Support - Zerigo DNS

Reverse DNS FAQ

How do I add a reverse domain?

We support both IPv4 and IPv6 reverse domains. When you create a zone with the proper domain name, our system will automatically detect that it is a reverse domain and allow you to add PTR host records.

IPv4 reverse domains look like this: 3.2.1.in-addr.arpa

An IPv6 reverse domain looks more like this: 0.4.a.6.0.e.0.f.1.0.7.4.0.1.0.0.2.ip6.arpa

True to their name, reverse domains list each segment of the IP address in reverse order. In the above example, 3.2.1.in-addr.arpa is the reverse domain for an IPv4 address 1.2.3.x.

Note that reverse DNS is configured on a per-subnet basis, not per IP. Attempting to add a single reverse DNS record to a normal, forward DNS domain will not work.

How do I configure a reverse domain for an IPv4 subnet?

First, ask your ISP or hosting provider to delegate your IPv4 subnet to Zerigo's nameservers.

If your subnet is a /25 or smaller, there are at least 3 different ways that your ISP might choose to name your reverse DNS domain/zone. It's easiest to just ask them what your reverse domain will be.

Once you know the reverse domain/zone name, simply add that as a new domain to your Zerigo DNS account.

After the domain is added, then add PTR Host Records for each specific IP. The Hostname field will be the final segment of the IPv4 address.

Let's take two examples. First, a IP in a full /24 subnet: 198.51.100.7. In this case, the reverse domain would be "100.51.198.in-addr.arpa". The PTR host record's hostname would simply be "7".

Next, an IP in a /27 subnet: 203.0.113.166. At noted above, there are several ways to name the reverse domain. One of the more common ways is this: "160/27.113.0.203.in-addr.arpa". Your ISP will tell you which naming method they have selected though.

The PTR host records will look the same as a full subnet. In this example that would be "166".

How do I configure a reverse domain for an IPv6 subnet?

First, ask your ISP or hosting provider to delegate your IPv6 subnet to Zerigo's nameservers.

IPv6 subnets are usually quite large—often at a /64, /56, or /48 boundary. Because IPv6 reverse domains are segmented on each hexadecimal digit, the subnet boundary for reverse DNS will always be a multiple of 4.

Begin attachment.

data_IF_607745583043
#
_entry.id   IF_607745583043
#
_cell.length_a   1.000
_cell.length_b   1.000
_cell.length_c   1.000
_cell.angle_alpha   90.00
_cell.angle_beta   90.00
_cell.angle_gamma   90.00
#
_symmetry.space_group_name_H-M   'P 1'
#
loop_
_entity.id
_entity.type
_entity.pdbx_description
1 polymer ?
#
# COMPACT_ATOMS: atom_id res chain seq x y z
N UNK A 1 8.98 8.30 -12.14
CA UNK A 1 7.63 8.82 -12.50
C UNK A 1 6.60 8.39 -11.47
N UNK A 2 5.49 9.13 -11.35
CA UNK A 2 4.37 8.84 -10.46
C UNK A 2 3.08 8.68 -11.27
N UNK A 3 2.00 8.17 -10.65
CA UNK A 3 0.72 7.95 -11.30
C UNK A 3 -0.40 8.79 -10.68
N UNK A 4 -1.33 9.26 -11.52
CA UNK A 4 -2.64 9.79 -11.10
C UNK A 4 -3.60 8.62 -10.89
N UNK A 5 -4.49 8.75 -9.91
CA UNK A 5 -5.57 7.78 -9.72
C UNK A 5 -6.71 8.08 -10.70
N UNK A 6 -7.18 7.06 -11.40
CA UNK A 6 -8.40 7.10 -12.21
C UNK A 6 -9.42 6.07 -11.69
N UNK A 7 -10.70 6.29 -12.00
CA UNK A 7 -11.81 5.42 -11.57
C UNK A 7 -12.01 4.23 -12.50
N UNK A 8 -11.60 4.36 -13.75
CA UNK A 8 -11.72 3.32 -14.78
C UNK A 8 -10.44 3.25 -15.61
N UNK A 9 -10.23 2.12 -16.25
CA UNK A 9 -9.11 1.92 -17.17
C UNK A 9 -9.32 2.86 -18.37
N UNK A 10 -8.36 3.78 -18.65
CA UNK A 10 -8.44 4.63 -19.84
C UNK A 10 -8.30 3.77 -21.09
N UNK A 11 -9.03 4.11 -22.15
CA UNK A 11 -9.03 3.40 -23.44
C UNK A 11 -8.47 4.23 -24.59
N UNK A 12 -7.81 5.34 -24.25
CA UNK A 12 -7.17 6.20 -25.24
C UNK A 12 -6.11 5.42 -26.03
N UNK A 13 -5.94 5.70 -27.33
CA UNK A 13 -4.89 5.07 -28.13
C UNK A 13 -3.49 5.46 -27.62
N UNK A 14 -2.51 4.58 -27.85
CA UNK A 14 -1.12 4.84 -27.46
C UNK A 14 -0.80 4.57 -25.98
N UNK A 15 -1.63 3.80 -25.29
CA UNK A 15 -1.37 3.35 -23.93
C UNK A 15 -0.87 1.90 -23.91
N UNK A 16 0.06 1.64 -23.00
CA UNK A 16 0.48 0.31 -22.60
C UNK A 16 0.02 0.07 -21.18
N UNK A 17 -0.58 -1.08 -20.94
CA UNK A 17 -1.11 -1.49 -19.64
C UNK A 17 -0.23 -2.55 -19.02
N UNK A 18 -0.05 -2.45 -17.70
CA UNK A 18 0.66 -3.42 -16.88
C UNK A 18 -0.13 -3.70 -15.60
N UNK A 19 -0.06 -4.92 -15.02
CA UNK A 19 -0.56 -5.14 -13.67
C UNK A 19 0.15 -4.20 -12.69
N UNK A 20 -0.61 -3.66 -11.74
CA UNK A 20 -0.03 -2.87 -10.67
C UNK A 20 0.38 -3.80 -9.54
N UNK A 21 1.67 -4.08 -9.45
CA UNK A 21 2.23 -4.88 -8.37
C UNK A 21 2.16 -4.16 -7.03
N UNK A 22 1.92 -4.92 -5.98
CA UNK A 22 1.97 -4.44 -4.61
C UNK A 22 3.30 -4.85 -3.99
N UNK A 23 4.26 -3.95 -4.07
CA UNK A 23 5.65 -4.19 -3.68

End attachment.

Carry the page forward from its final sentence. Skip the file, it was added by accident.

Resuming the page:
You will need to know the exact reverse domain name your ISP is delegating. If you don't know what that is, ask your ISP.

Once you have the reverse domain/zone name, simply add that as a new domain to your Zerigo DNS account.

After the domain is added, then add a PTR record for each IP. Since the total address space is 128 bits and the subnet is usually only 64, 56, or 48 of those bits, the remaining portion is quite large. That entire remaining portion should be added to the Hostname field of the PTR record.

For example, the IPv6 address 2607:fc88:1001::800 looks like this when mapped to a reverse DNS name: 0.0.8.0.0.0.0.0.0.0.0.0.0.0.0.0.0.0.0.0.1.0.0.1.8.8.c.f.7.0.6.2.ip6.arpa.

If subnetted as a /64, the reverse domain would be "0.0.0.0.1.0.0.1.8.8.c.f.7.0.6.2.ip6.arpa". The Hostname portion of the actual PTR record would be everything remaining (on the left side): "0.0.8.0.0.0.0.0.0.0.0.0.0.0.0.0".

What if my ISP won't delegate my reverse DNS addresses?

The right to manage reverse DNS entries is always packaged with the official assignment of the IP block to your ISP or hosting provider. If they are unable or unwilling to delegate your sub-block of IPs for your own management, there's nothing you can do.

Some ISP's are unable to delegate reverse DNS, but will configure it for you if you open a ticket. While this may not be as easy long-term as managing it yourself, it may be much easier than changing providers.